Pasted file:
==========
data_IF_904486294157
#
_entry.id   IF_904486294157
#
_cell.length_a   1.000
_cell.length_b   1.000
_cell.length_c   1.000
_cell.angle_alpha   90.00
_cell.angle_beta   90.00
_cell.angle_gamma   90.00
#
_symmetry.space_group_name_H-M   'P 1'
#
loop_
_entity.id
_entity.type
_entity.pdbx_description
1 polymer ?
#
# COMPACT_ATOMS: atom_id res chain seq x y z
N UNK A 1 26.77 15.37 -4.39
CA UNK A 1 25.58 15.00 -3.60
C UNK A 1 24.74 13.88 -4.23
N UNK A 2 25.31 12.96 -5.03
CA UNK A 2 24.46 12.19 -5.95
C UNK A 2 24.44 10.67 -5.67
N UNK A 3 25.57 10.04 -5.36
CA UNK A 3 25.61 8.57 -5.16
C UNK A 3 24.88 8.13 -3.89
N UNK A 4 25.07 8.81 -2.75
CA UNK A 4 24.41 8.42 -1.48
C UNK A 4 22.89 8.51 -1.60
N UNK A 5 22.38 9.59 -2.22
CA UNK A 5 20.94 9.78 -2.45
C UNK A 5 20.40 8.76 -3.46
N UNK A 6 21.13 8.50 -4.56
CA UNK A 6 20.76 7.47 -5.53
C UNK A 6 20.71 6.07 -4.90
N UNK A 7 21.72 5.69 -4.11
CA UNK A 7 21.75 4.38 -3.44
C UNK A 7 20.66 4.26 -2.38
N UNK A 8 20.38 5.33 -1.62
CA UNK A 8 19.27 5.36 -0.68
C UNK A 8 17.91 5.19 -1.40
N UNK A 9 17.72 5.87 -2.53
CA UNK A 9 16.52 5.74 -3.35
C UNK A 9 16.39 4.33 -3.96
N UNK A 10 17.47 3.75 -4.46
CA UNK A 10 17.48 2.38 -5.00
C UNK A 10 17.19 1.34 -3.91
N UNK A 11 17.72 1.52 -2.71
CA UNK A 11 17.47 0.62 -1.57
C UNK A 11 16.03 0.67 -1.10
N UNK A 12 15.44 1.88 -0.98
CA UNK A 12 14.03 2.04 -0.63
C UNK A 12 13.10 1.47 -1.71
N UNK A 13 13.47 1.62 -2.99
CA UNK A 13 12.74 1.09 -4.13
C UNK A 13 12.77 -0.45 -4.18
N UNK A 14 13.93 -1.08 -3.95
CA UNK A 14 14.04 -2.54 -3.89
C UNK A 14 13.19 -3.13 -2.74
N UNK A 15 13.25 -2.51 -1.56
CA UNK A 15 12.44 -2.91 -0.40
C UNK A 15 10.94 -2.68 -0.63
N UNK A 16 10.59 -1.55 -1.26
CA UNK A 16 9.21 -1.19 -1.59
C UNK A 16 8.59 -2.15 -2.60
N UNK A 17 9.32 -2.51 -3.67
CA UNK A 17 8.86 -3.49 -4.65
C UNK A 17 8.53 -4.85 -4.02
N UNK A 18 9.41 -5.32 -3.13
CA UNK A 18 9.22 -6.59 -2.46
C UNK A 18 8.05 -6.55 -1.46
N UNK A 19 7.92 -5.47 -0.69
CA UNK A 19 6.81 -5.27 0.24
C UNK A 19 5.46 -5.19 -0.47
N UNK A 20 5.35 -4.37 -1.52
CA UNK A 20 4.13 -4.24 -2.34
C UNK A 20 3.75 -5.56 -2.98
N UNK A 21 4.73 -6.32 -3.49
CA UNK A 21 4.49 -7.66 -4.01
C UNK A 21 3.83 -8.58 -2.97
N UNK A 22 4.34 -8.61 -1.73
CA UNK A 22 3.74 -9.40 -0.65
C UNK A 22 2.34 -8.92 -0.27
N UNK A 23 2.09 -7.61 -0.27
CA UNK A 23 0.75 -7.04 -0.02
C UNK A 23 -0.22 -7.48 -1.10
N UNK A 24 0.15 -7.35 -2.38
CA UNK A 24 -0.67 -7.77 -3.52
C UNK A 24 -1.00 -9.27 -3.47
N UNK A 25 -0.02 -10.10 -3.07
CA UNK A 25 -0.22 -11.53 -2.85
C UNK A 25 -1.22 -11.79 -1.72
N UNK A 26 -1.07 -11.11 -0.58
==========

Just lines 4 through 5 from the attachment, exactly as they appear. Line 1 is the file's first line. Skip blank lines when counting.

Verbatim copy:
#
_cell.length_a   1.000